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Icon Muschel/Schnecke


Mussels and snails have a carbonate shell, usually aragonite or calcite. They also survive adverse storage conditions in which other organic material decomposes. During their lifetime the shell is formed by carbon and minerals mainly provided through their died. This means, however, that they convert (old) carbon from their environment and thus show an apparently higher age at 14C age than their actual calendar age. This age shift is called reservoir age and can only be determined if an contemporary organic material from the immediate environment can also be dated. By analysing stable isotopes and other elements, it is also possible to reconstruct environmental conditions with the help of shells and snails.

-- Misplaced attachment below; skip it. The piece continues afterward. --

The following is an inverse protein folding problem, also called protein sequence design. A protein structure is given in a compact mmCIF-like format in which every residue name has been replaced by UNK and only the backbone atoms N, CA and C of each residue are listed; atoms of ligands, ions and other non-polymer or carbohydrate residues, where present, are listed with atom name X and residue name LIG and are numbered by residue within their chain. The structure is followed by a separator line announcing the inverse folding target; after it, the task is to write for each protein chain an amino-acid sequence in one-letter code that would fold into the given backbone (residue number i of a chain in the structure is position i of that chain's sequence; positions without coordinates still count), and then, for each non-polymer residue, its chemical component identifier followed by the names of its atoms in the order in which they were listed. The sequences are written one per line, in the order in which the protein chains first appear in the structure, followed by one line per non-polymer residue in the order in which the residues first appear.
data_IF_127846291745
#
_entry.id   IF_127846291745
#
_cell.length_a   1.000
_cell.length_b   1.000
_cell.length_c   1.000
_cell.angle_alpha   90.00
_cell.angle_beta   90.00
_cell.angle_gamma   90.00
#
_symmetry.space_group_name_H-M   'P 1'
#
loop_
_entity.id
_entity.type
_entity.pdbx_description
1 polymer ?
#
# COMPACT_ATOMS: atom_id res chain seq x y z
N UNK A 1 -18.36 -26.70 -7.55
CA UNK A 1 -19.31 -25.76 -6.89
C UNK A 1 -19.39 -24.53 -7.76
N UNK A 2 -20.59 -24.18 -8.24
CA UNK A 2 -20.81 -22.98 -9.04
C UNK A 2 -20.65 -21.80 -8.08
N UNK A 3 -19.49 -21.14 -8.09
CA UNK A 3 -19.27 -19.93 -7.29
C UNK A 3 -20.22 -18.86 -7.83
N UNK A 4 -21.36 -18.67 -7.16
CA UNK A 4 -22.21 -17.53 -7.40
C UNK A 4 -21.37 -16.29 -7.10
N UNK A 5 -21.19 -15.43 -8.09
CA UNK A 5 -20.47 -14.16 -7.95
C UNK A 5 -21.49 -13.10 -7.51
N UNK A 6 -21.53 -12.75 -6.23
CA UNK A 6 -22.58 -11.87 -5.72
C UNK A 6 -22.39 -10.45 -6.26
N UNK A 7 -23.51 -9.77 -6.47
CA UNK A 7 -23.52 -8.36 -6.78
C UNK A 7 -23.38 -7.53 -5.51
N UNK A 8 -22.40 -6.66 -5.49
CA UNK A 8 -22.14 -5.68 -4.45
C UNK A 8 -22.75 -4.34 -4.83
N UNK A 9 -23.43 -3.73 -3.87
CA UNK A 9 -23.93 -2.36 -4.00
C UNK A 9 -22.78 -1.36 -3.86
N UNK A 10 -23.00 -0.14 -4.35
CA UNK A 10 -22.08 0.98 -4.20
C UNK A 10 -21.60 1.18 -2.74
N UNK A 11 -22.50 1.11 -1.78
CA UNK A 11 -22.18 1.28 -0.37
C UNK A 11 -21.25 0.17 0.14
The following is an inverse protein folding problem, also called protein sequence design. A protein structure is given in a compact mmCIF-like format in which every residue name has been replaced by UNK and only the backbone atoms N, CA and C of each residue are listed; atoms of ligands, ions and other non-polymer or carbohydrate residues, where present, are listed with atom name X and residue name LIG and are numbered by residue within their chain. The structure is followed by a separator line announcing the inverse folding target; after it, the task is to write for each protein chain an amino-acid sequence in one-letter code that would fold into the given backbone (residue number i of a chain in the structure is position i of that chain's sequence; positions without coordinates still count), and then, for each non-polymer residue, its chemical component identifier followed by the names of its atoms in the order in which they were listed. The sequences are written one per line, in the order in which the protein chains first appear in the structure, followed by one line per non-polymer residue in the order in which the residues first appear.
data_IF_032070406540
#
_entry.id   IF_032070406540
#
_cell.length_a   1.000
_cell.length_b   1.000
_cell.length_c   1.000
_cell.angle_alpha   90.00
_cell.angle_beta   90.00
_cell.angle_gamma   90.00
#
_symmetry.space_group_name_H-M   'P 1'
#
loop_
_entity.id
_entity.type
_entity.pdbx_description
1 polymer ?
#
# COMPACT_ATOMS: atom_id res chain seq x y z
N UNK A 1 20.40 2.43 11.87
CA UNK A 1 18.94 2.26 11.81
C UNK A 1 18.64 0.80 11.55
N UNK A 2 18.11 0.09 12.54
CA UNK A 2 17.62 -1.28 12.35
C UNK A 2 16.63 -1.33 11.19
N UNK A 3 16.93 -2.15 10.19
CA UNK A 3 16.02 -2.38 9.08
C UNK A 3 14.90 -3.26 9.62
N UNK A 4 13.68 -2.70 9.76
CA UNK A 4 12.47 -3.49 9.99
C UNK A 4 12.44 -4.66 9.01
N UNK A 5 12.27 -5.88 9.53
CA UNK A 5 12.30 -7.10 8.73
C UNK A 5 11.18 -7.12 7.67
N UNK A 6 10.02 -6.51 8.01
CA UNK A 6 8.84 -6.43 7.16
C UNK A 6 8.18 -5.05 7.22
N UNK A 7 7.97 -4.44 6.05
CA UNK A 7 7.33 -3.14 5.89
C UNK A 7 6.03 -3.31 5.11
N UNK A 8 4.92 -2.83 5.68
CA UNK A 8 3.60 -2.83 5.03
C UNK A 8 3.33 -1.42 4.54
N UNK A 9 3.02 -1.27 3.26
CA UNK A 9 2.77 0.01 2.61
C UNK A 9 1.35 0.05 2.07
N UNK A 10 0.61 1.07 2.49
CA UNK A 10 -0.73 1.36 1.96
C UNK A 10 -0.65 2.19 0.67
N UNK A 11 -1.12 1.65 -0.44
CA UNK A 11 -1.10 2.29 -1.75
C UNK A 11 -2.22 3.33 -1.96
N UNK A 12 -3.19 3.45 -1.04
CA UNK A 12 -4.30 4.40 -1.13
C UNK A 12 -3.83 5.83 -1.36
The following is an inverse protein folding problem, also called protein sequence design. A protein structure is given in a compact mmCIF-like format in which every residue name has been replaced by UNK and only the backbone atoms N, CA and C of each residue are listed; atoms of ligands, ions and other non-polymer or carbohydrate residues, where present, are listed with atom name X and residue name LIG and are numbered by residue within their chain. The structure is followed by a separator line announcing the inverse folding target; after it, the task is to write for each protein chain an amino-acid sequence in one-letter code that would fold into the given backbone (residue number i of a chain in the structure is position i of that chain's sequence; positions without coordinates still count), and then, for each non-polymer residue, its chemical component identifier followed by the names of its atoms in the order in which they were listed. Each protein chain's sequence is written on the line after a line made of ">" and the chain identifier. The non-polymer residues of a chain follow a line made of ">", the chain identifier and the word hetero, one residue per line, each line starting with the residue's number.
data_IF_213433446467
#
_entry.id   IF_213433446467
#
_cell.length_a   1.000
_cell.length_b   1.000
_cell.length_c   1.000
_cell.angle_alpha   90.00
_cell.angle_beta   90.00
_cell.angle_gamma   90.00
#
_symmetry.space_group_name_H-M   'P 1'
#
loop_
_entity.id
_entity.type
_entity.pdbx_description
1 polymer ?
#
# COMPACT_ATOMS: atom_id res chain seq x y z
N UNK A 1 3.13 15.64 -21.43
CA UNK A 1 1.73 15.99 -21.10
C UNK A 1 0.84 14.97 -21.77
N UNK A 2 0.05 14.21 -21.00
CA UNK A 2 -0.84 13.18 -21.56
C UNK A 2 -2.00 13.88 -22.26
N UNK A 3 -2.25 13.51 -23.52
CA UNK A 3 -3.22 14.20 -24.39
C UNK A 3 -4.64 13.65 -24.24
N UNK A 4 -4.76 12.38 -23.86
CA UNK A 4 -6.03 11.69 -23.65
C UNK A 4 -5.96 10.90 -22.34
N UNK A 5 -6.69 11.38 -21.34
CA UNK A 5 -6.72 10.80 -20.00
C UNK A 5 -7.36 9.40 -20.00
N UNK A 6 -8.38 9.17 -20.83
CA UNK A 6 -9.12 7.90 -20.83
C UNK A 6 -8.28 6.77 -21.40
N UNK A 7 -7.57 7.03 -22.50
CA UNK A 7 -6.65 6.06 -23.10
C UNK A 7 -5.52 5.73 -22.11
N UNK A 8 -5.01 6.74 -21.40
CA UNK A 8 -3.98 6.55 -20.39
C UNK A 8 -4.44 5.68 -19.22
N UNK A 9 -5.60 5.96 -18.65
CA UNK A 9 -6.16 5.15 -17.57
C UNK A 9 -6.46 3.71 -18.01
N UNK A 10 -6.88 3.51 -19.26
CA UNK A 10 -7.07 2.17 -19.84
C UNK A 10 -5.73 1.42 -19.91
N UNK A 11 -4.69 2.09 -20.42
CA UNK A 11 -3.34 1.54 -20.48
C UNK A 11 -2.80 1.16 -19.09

Sample properties

The sample does not require any special requirements. Even fired shells can be dated and show no difference to unfired ones. Ideally, the complete shell is present and a malacologist has determined the species. At the very least, the place of origin should be communicated, as the reservoir-age shift is species-specific, but also varies in time and place.


At least 50 mg is required for dating molluscs. If sediment should adhere, the sample quantity must be correspondingly larger or, ideally, the sediment itself must be removed before sending in the sample.